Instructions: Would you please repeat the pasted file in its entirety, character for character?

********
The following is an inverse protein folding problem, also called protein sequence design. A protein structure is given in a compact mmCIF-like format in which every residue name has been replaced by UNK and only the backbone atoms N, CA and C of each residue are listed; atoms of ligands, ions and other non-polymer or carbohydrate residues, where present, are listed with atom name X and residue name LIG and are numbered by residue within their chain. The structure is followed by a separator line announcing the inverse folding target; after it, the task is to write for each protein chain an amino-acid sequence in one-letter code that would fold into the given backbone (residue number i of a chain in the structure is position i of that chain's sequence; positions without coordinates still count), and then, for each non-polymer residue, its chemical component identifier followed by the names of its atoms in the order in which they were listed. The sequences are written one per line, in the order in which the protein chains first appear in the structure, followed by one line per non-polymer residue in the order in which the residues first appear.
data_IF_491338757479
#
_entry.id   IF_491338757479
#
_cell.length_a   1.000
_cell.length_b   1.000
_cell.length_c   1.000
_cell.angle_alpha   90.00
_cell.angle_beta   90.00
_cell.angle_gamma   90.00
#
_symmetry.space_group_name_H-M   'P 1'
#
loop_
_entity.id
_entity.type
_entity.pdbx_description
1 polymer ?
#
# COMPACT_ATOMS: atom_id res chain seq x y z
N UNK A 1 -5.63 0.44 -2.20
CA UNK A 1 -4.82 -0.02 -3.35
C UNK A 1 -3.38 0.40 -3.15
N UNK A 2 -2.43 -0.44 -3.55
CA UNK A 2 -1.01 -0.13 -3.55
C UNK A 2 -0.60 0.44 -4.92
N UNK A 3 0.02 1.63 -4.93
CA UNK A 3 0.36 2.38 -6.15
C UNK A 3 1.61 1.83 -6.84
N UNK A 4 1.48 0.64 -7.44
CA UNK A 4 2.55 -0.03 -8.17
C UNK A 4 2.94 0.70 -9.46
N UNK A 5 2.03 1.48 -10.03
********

The following is an inverse protein folding problem, also called protein sequence design. A protein structure is given in a compact mmCIF-like format in which every residue name has been replaced by UNK and only the backbone atoms N, CA and C of each residue are listed; atoms of ligands, ions and other non-polymer or carbohydrate residues, where present, are listed with atom name X and residue name LIG and are numbered by residue within their chain. The structure is followed by a separator line announcing the inverse folding target; after it, the task is to write for each protein chain an amino-acid sequence in one-letter code that would fold into the given backbone (residue number i of a chain in the structure is position i of that chain's sequence; positions without coordinates still count), and then, for each non-polymer residue, its chemical component identifier followed by the names of its atoms in the order in which they were listed. The sequences are written one per line, in the order in which the protein chains first appear in the structure, followed by one line per non-polymer residue in the order in which the residues first appear.
data_IF_491338757479
#
_entry.id   IF_491338757479
#
_cell.length_a   1.000
_cell.length_b   1.000
_cell.length_c   1.000
_cell.angle_alpha   90.00
_cell.angle_beta   90.00
_cell.angle_gamma   90.00
#
_symmetry.space_group_name_H-M   'P 1'
#
loop_
_entity.id
_entity.type
_entity.pdbx_description
1 polymer ?
#
# COMPACT_ATOMS: atom_id res chain seq x y z
N UNK A 1 -5.63 0.44 -2.20
CA UNK A 1 -4.82 -0.02 -3.35
C UNK A 1 -3.38 0.40 -3.15
N UNK A 2 -2.43 -0.44 -3.55
CA UNK A 2 -1.01 -0.13 -3.55
C UNK A 2 -0.60 0.44 -4.92
N UNK A 3 0.02 1.63 -4.93
CA UNK A 3 0.36 2.38 -6.15
C UNK A 3 1.61 1.83 -6.84
N UNK A 4 1.48 0.64 -7.44
CA UNK A 4 2.55 -0.03 -8.17
C UNK A 4 2.94 0.70 -9.46
N UNK A 5 2.03 1.48 -10.03